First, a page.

My preference is to use a "bit" macro that defines a constant for an individual bit
then OR them together to create other constants.
I also like to use individual defines for each bit because usually the bits mean something
and you can assign them mnemonic names for clarity.
It makes the code easier to read and much less prone to errors since when typing in
binary constants it is easy to miscount the bits and create incorrect constants.
For example all these assignements to "mask" are the same
yet at least in my in my view the last one is the easiest to tell what
is going on:
#define BIT(x) (1 <<x)
#define RED BIT(0)
#define GREEN BIT(1)
#define BLUE BIT(2)
#define YELLOW (RED | GREEN)
#define LED_ON BIT(15)
const int mask = 0b1000000000000011;
const int mask = BIT(15) | BIT(1) | BIT(0);
const int mask = LED_ON | GREEN | RED;
const int mask = LED_ON | YELLOW;
Note: The AVR tools define _BV() the same as BIT() above
but it is non standard. If you define it yourself, then the code
will work on any C compiler.
PORTC = B00010101; //set bits 0,2,4 to a 1, the rest to 0.For some unfathomable reason this is not possible with some C compilers but as far as I know it works ok with the Arduino.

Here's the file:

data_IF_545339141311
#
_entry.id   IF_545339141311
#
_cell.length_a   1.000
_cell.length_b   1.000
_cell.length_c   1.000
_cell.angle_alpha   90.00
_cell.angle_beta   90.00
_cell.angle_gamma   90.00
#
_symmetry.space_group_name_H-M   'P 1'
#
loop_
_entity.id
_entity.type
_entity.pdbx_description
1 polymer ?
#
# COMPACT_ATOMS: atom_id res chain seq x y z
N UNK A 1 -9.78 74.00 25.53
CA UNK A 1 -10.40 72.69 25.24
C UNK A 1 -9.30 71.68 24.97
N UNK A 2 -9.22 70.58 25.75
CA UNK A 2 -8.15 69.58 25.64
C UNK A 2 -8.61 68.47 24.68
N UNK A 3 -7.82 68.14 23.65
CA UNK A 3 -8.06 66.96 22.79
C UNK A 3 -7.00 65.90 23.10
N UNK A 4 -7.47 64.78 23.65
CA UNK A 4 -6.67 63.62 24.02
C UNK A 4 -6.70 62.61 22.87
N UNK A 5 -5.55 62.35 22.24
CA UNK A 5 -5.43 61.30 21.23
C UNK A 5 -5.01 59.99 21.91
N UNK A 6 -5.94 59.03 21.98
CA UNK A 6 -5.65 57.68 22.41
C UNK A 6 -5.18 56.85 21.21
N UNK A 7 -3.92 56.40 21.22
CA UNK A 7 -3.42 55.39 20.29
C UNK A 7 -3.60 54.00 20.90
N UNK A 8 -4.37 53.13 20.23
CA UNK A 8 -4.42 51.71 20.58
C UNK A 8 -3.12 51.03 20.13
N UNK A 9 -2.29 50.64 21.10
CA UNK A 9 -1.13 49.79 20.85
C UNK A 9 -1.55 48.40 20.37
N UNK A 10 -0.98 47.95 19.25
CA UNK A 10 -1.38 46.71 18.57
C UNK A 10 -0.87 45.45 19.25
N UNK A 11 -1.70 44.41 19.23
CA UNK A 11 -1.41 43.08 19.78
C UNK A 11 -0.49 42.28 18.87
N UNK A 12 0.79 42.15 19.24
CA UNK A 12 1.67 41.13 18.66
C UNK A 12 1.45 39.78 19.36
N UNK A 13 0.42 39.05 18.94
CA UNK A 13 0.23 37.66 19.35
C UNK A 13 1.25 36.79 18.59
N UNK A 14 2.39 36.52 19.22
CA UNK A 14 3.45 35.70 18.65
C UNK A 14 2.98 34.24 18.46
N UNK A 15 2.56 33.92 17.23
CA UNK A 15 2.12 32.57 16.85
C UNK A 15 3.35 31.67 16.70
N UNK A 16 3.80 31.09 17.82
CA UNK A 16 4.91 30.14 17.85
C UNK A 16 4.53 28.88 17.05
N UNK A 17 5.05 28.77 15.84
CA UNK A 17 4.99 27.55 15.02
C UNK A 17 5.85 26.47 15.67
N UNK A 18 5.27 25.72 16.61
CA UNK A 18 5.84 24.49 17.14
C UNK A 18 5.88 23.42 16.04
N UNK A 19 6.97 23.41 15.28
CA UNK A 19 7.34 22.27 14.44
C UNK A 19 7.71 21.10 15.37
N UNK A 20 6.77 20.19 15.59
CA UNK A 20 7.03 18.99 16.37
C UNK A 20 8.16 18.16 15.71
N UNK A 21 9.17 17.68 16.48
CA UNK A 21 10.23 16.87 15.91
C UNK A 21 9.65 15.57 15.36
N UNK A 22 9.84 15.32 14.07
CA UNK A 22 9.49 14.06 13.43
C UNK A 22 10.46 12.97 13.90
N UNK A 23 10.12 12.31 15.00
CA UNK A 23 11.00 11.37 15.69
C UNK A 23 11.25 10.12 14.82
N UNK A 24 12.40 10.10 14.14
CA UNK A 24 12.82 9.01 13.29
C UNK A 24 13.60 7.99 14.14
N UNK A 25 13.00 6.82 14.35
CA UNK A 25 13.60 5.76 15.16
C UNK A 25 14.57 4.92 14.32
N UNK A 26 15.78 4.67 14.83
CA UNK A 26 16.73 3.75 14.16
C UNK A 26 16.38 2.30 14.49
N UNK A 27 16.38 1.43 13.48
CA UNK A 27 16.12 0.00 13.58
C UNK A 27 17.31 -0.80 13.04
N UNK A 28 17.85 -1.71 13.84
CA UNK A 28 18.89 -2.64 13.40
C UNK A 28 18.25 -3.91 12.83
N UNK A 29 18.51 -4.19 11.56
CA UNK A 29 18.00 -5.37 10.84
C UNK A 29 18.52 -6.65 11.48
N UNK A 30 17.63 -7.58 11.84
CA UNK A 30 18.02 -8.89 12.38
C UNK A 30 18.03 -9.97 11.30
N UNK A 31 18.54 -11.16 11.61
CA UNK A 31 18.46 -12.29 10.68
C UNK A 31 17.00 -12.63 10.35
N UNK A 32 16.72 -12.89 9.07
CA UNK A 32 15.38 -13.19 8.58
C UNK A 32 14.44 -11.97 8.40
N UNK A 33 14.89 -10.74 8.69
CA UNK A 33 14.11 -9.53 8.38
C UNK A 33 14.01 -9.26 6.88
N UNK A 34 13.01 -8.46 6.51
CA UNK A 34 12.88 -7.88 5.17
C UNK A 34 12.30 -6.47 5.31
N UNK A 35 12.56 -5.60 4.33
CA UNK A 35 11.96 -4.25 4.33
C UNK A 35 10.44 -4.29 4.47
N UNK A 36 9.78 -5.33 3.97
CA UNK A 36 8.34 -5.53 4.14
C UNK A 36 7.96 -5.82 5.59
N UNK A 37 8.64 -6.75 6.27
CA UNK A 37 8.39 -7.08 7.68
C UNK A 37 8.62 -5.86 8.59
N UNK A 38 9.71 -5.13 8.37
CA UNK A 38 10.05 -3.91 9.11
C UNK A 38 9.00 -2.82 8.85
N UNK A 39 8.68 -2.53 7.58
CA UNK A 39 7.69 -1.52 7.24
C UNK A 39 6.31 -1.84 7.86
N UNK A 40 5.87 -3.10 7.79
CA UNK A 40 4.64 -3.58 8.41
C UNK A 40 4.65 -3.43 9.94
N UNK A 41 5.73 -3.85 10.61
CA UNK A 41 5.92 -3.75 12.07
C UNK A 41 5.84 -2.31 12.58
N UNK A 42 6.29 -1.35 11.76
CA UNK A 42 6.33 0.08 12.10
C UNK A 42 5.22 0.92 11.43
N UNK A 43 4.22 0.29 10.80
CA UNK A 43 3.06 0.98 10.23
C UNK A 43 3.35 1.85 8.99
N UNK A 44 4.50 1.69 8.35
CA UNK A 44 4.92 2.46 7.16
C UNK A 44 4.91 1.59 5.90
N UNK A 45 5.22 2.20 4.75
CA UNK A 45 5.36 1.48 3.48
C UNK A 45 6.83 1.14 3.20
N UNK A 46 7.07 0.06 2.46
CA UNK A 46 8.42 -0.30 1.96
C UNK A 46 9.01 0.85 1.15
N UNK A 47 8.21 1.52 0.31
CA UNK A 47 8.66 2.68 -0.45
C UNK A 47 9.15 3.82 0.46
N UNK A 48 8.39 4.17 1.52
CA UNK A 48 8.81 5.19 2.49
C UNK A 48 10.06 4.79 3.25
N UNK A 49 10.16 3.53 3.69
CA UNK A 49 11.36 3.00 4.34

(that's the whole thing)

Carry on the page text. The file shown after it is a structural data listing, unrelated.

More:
This is not a C compiler issue but rather a self created issue by
All C compilers support binary constants.
The problem is what I can only describe as what appears to be a NIH (not invented here) mindset in team Wiring/Arduino
which often decides that having a similar yet proprietary way of doing things
is better than simply explaining the real way of doing things in the language being used: C/C++
In this case the team Wiring/Arduino guys invented their own binary constants.
This kind of deliberate duplication of functionality
has always frustrated and annoyed me particularly because just like in this
case it isn't a complete replacement for the built in solution.
I mean why not simply explain that the binary syntax is
How is that any harder than
Which is non standard, requires a custom header file and
a define for every single Bxxxxxxxx define?
Today's Arduino solution only works for 8 bit values.
Take a look at binary.h down in the core directory
sometime. It is comical and yet sad at the same time.
The method they have used does not scale beyond 8 bits.
Think of the size of that header file if it needs to support
16 bit numbers or the impossibility of using it for
32 bit binary constants for something like DUE?